'I opened my arms and said ‘go ahead' – they gave him a 10 glass bottle of whiskey as a spot prize. That was the last time I let anybody go in front of me'
Running the Great Wall of China to mark his 80th birthday, taking the scenic route to represent Ireland and eyeing up another crack at the Belfast marathon next year, Francie Arthurs continues to live a life less ordinary. But, as Neil Loughran found out, the west Belfast man is lucky he is still here to tell the tale...
IT all started with a tweet about four months ago. A picture of a small man wearing a green t-shirt, the number 502 pinned to his abdomen, eyes smiling behind thick-rimmed glasses.
“This is Francie,” it read. “Francie is 81 and runs with my club, West Belfast Coolers. Yesterday he ran a 5K in 30.44. He is an inspiration. I want to make him famous.”
Over 700 retweets and 2,700 favourites later, ‘Aine’ had gone some way towards her goal. Other users on Twitter and Facebook reposted as the hits continued to rack up, a steady stream of messages flooding in.
‘Holy feck, he looks fresh for 81’
‘Francie you legend’
‘That's about the same pace as me and I'm in my 30s. Well done to him!’
A clinic in Bangor even offered free foot care treatment if he happened to be down their neck of the woods.
Others recognised him from his past life as a lollipop man outside St Gall’s primary school near Clonard monastery.
In the real world, fellow runners would pat him on the back and pass on their best wishes - if they could catch him.
The man in the picture is Francie Arthurs, known as Francie senior among the Coolers because there is another Francie 10 years his junior.
To friends who have known him for over half a century, he is ‘The Don’.
Francie is one of a kind alright. He laughs heartily as he rolls up the sleeves of his t-shirt to reveal, on his left shoulder, a tattoo of his dog Sparky, and on his right an image of cat Snowie.
For his 80th birthday, Francie travelled to China to run along the Great Wall. Why? Because he had always wanted to.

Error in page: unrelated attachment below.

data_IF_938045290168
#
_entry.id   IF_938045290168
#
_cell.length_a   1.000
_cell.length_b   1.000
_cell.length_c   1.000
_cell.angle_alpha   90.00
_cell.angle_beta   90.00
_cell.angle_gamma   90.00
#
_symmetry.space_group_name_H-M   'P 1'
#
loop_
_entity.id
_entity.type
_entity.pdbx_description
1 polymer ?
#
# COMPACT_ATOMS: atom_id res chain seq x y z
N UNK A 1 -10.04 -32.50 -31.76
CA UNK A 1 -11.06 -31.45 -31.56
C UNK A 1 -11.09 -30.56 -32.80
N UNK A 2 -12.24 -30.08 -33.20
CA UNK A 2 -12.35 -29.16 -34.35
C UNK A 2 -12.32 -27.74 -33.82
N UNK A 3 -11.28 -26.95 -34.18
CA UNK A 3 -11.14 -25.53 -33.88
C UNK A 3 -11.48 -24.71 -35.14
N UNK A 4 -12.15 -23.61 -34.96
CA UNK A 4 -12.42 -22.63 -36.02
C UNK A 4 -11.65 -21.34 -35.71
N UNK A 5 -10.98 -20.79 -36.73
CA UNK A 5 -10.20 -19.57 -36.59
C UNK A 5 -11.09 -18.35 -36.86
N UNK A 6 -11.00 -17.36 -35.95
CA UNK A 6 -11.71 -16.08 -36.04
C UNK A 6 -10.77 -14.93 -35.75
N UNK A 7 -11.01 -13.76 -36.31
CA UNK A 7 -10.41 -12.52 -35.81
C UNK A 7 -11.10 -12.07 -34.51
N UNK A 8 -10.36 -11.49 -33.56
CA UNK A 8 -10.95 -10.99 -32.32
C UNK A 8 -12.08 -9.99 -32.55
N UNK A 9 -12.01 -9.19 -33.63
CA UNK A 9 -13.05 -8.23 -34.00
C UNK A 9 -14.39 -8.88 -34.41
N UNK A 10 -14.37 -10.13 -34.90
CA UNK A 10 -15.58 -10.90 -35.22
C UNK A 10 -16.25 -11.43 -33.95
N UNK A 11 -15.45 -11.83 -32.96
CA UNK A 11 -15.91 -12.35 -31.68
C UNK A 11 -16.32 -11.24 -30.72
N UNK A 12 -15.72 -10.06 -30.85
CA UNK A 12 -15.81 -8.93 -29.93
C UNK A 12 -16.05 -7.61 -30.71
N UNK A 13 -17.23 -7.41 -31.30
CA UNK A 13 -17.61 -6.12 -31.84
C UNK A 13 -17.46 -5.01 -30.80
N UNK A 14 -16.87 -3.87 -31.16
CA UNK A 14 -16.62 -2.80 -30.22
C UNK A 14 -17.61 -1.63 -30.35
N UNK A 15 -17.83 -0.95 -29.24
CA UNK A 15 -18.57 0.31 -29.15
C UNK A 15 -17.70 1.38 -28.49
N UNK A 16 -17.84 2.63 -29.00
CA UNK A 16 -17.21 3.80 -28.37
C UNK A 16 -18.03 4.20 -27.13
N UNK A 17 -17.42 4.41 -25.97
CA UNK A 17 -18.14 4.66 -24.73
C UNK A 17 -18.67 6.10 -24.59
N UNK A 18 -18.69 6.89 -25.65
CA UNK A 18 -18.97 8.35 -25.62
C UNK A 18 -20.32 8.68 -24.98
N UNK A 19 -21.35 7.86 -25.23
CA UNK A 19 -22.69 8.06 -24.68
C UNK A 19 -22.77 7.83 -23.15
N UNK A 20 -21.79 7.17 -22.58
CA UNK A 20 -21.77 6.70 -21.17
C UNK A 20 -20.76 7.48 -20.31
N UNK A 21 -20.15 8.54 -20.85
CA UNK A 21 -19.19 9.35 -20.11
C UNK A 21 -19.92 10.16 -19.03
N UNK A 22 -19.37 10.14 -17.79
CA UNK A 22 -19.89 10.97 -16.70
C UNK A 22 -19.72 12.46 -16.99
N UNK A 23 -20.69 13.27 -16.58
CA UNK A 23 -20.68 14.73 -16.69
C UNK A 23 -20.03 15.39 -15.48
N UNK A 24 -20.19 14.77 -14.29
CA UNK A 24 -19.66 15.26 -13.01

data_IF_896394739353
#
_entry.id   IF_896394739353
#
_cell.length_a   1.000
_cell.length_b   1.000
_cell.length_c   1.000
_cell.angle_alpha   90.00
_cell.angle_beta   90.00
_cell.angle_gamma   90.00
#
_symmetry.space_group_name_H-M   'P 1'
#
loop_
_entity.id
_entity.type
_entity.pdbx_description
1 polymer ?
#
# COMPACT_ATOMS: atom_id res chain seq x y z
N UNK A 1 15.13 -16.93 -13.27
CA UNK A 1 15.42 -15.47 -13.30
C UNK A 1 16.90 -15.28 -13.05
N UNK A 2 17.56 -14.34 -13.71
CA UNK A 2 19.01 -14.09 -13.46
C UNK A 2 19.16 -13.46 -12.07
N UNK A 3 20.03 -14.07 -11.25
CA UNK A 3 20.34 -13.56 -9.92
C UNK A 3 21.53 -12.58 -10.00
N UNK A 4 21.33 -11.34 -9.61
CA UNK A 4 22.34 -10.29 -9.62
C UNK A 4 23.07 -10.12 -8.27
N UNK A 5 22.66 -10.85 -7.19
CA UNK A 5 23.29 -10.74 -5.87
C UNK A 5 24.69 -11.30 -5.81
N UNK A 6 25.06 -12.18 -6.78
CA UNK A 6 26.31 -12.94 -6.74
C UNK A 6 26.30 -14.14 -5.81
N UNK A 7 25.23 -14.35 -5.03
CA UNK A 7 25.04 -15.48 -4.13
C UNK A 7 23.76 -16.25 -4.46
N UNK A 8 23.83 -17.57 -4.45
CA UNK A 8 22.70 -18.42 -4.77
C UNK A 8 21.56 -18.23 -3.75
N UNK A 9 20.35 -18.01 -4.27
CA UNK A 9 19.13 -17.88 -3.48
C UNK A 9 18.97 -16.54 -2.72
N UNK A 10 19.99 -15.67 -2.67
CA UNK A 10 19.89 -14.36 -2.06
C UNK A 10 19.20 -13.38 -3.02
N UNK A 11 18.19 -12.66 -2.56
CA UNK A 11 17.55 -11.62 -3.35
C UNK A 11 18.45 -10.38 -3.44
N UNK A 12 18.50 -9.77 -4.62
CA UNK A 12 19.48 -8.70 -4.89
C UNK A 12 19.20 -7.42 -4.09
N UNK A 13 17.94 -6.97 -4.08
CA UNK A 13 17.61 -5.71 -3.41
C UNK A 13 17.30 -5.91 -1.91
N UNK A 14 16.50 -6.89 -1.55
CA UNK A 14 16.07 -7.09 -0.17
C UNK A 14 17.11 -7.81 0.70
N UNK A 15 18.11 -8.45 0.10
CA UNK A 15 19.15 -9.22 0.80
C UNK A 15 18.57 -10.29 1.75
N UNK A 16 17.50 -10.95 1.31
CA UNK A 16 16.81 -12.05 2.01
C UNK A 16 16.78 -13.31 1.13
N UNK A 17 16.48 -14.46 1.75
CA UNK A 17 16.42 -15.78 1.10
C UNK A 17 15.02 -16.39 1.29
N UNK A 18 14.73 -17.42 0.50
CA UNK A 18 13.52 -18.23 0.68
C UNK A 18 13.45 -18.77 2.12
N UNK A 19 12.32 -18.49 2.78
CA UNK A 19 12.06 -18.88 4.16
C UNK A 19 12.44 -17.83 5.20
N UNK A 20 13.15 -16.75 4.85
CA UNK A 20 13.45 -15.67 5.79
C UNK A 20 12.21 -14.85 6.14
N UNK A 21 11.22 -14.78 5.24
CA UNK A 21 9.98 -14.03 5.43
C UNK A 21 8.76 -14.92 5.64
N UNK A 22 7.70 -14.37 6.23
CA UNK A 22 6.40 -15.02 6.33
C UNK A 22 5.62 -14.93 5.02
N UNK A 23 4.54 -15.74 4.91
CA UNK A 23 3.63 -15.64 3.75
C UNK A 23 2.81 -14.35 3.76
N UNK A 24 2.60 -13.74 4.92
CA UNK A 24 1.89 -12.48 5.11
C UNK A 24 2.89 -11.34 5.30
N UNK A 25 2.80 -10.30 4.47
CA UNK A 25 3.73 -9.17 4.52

In 2005, at the age of 68, he strapped a tent to his back and headed for San Sebastien. Bus, taxi, boat, taxi, boat, taxi, train, bus. Two days later he arrived in the Basque country, 24 hours before he was due to represent Ireland at the World Masters Athletics Championships.
Before his wife Maureen died four years ago, they used to take down the globe that sits on top of the bookshelf in their living room, spin it and make plans to travel to wherever it stopped.
Born and raised in Belfast’s Sailortown, down by the docks, the travelling bug had caught him from the earliest of days.
“I was always in the boats - we used to go over to England and France then back again, working as cabin boys.
“You didn’t need all the paperwork then; you never thought nothing of it. You just went.”
Running came a bit later. Smoking 60 cigarettes a day, drinking the odd night, a 48-year-old Francie was packing 14 stone into his 5”6 frame (“that’s what I was anyway, I’m shrinking now...”)
Something had to change.
“I couldn’t sleep at night, I was getting awful heartburn. I was a telephone engineer for BT, working with lead and solder, and I used to be lying in bed saying ‘I’m dying, I’m dying’.
“I didn’t really know what to do, but I knew I had to do something. So me and some of the local lads started running around the square, and it went from there.
“Eventually, the longer we stuck at it, the better we got.”
It started off with charity runs, then 5Ks, 10Ks and eventually marathons - Belfast, Dublin, London; all over Europe in fact. Been there, done that.
He even ran New York dressed as a leprechaun, raising £5,000 for Nazareth Lodge, and carried the Olympic torch for a stretch in 2012. Francie estimates he has run over 100 marathons by this stage.
Old habits died hard in those early days though.
“I was still smoking at the start, though I’d cut down a right bit - maybe only 40 a day.
“I used to be running the marathons and the wife would meet me at Springfield Road corner, I’d light up and smoke all the way round to Beechmount. I eventually quit when I was 55.
“But running wasn’t in the family or anything like that. My da used to chase cows down at the docks; cow wallopers they called them. That’s what he did, and I used to help him out, chasing cows and sheep up and down the streets.
“Maybe that’s where it started for me.”
And the better he got, the more competitive Francie became.